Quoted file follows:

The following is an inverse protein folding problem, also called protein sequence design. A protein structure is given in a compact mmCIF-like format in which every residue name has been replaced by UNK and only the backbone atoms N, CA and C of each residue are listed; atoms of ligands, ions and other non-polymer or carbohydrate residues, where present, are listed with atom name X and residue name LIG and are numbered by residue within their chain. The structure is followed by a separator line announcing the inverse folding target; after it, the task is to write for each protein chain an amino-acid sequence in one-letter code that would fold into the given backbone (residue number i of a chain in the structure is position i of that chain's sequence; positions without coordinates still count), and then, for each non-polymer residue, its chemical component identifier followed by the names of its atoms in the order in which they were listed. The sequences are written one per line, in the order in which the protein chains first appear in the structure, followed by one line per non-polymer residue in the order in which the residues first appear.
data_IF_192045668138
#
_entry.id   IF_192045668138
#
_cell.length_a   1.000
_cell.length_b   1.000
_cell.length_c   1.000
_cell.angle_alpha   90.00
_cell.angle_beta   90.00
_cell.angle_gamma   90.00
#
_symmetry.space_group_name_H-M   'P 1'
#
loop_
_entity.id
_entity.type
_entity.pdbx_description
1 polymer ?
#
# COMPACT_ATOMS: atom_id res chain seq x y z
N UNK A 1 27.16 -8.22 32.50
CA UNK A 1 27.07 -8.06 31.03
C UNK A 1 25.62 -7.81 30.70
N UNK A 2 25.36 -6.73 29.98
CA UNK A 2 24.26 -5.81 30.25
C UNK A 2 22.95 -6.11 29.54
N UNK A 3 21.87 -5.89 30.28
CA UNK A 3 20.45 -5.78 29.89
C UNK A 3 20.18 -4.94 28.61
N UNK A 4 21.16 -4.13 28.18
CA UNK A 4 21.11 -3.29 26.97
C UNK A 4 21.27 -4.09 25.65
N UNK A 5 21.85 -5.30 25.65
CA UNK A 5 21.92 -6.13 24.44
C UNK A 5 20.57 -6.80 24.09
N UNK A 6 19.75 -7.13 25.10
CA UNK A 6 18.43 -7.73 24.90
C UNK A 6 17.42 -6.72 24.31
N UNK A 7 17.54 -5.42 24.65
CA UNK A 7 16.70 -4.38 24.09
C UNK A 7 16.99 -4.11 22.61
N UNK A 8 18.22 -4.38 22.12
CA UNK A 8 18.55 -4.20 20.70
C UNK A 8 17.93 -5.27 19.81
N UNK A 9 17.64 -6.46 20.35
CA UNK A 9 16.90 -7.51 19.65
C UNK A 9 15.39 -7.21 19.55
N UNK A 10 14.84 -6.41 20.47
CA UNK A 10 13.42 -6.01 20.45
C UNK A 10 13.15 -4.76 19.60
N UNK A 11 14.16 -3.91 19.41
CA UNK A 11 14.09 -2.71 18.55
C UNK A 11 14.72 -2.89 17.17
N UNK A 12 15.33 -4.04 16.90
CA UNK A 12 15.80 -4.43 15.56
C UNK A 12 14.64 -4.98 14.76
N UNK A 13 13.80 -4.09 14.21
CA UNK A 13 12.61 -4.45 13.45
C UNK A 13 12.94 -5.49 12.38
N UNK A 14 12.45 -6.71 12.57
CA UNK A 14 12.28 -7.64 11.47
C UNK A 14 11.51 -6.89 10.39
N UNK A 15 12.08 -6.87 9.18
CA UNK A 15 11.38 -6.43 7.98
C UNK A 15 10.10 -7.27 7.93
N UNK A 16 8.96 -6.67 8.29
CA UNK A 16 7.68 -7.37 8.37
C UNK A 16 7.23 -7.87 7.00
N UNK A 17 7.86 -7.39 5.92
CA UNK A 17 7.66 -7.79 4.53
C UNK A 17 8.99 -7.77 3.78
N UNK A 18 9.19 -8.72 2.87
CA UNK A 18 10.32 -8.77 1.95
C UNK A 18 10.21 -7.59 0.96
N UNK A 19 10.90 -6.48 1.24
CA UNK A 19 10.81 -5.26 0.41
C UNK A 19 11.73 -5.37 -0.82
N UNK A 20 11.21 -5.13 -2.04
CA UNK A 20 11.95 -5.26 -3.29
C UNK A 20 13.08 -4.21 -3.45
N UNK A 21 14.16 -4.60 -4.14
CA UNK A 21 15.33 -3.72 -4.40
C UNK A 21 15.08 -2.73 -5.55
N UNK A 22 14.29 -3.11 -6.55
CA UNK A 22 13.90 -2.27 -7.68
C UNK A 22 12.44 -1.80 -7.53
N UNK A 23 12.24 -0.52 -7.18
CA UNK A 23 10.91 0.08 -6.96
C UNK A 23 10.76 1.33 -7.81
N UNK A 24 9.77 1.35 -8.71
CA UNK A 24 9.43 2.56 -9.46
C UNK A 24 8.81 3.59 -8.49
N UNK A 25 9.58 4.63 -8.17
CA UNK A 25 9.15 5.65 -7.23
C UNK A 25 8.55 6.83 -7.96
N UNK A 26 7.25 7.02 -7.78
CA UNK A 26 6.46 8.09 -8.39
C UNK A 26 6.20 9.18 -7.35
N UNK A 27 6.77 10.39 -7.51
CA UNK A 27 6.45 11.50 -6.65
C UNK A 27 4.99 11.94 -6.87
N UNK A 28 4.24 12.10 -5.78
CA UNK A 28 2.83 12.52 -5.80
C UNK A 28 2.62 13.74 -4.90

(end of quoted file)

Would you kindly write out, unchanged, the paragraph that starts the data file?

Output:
The following is an inverse protein folding problem, also called protein sequence design. A protein structure is given in a compact mmCIF-like format in which every residue name has been replaced by UNK and only the backbone atoms N, CA and C of each residue are listed; atoms of ligands, ions and other non-polymer or carbohydrate residues, where present, are listed with atom name X and residue name LIG and are numbered by residue within their chain. The structure is followed by a separator line announcing the inverse folding target; after it, the task is to write for each protein chain an amino-acid sequence in one-letter code that would fold into the given backbone (residue number i of a chain in the structure is position i of that chain's sequence; positions without coordinates still count), and then, for each non-polymer residue, its chemical component identifier followed by the names of its atoms in the order in which they were listed. The sequences are written one per line, in the order in which the protein chains first appear in the structure, followed by one line per non-polymer residue in the order in which the residues first appear.